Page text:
As I wrote here, the time of Rosh HaShana is a great time to reconsider our predispositions and how they effect our actions.
In your examples you didn’t mention Harry’s conclusion: after burying Dobby he decides that despite his uncertainty, he would ACT on the basis of belief in Dumbeldore and the task which he had given Harry.
In other words, we can debate all we want to in principle, but sometimes we need to choose actions. Actions need to be chosen both on the basis of the right-ness of the underlying beliefs, and also on the importance of the outcomes of the actions. Harry wasn’t sure what to believe in theory, but he decided to follow a certain decision of action based on his belief in the importance of the action, and in the ACTIONS led him to the truth in belief.
FRD POSTS: "No legitimate rabbinic authority that I am aware of would allow the suggestion that the Torah is not Misinai. Jewish law demands that we believe in Divine authorship in the Torah."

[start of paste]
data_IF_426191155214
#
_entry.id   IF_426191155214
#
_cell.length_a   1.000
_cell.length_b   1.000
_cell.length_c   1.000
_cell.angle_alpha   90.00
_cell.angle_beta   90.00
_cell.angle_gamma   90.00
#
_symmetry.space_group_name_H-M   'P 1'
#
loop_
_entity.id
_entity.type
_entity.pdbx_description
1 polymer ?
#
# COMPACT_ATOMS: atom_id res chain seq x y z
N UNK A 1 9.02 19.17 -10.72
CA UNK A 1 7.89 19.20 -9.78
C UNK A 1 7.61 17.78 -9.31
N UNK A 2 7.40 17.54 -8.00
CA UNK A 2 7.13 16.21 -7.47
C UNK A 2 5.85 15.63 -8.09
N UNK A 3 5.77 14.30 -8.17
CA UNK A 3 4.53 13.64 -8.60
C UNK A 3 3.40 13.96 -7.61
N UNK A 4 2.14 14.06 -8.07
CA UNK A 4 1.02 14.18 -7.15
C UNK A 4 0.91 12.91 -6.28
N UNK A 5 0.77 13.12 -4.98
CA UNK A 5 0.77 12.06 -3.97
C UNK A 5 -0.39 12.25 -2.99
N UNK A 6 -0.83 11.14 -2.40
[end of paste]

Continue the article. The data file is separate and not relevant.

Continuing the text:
The above statement betrays sheer ignorance, unfortunately. There are hundreds of statements, from chazal down to the achronim, that say exactly the opposite. All of these opinions state quite clearly that passages in the Torah were not from God – edited, changed, removed, etc. Professor Shapiro lists some of them in his book on Orthodox Theology, and in the same book observes that the only reason the really orthodox Jews dont know this today is because they spend all their time stuying Talmud alone; they are totally ignorant of other literature from the same period of chazal, and kal vichomer everything else.
In general, the more confidently a person expresses a view such as the one above, the more you can be sure he’s never read a word of biblical scholarship. People who have actually studied the material – first-hand, not via people out to discredit it – may not accept its conclusions, but never speak with the simplistic myopia such as the the view expressed above. I am not convinced by all of what biblical criticism has to say, but there is no doubt in my mind that many of its findings are 100% correct.